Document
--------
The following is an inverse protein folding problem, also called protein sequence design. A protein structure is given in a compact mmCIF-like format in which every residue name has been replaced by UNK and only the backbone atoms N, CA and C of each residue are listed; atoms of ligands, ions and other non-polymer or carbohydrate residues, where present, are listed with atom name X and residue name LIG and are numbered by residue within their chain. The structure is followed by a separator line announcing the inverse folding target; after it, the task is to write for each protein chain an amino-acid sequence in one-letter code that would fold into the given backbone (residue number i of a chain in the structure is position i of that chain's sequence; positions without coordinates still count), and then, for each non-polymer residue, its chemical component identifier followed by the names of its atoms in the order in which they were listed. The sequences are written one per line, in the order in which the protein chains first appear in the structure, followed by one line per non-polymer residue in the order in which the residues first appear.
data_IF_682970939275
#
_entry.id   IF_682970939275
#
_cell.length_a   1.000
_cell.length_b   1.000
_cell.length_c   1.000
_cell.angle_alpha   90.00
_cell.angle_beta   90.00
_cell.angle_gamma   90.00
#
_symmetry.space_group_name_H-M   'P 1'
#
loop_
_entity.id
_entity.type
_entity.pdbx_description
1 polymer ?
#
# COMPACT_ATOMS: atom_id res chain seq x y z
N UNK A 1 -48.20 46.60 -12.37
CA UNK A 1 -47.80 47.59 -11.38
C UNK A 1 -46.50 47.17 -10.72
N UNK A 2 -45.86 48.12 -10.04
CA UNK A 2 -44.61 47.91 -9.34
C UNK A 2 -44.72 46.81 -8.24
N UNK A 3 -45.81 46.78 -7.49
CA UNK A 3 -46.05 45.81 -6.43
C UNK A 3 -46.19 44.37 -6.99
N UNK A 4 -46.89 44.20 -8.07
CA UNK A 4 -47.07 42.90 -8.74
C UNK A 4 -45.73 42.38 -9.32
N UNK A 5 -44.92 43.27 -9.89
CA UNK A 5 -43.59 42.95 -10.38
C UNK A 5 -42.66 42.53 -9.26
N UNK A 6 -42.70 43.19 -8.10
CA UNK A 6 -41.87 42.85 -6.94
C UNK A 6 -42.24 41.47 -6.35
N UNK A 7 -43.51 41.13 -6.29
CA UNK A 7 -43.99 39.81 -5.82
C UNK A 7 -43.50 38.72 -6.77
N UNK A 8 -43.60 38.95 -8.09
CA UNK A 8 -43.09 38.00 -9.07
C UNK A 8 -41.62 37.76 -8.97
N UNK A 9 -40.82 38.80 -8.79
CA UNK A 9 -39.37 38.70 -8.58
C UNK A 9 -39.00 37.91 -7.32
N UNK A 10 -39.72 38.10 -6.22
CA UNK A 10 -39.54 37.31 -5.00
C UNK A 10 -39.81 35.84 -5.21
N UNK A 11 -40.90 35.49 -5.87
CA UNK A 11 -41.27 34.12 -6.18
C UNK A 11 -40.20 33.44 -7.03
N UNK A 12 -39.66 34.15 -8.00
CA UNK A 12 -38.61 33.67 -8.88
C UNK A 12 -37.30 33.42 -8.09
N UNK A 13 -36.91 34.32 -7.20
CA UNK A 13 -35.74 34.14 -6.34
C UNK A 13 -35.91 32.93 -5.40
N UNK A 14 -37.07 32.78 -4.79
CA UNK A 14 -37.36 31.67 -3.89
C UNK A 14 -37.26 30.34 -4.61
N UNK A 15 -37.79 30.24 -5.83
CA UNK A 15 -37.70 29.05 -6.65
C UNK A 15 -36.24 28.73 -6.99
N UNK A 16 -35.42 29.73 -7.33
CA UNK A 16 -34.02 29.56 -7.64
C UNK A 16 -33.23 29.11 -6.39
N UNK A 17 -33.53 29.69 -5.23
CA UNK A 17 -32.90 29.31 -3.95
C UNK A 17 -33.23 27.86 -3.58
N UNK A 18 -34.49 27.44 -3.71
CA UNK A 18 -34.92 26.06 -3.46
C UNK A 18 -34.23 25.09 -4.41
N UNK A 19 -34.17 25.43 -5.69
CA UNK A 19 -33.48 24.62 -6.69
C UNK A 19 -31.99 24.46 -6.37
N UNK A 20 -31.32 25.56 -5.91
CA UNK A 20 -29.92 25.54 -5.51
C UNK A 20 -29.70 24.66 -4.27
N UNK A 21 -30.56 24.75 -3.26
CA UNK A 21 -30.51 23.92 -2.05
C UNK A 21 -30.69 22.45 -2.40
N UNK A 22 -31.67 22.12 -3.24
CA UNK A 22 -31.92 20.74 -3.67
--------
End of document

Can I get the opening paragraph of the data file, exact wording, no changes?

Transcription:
The following is an inverse protein folding problem, also called protein sequence design. A protein structure is given in a compact mmCIF-like format in which every residue name has been replaced by UNK and only the backbone atoms N, CA and C of each residue are listed; atoms of ligands, ions and other non-polymer or carbohydrate residues, where present, are listed with atom name X and residue name LIG and are numbered by residue within their chain. The structure is followed by a separator line announcing the inverse folding target; after it, the task is to write for each protein chain an amino-acid sequence in one-letter code that would fold into the given backbone (residue number i of a chain in the structure is position i of that chain's sequence; positions without coordinates still count), and then, for each non-polymer residue, its chemical component identifier followed by the names of its atoms in the order in which they were listed. The sequences are written one per line, in the order in which the protein chains first appear in the structure, followed by one line per non-polymer residue in the order in which the residues first appear.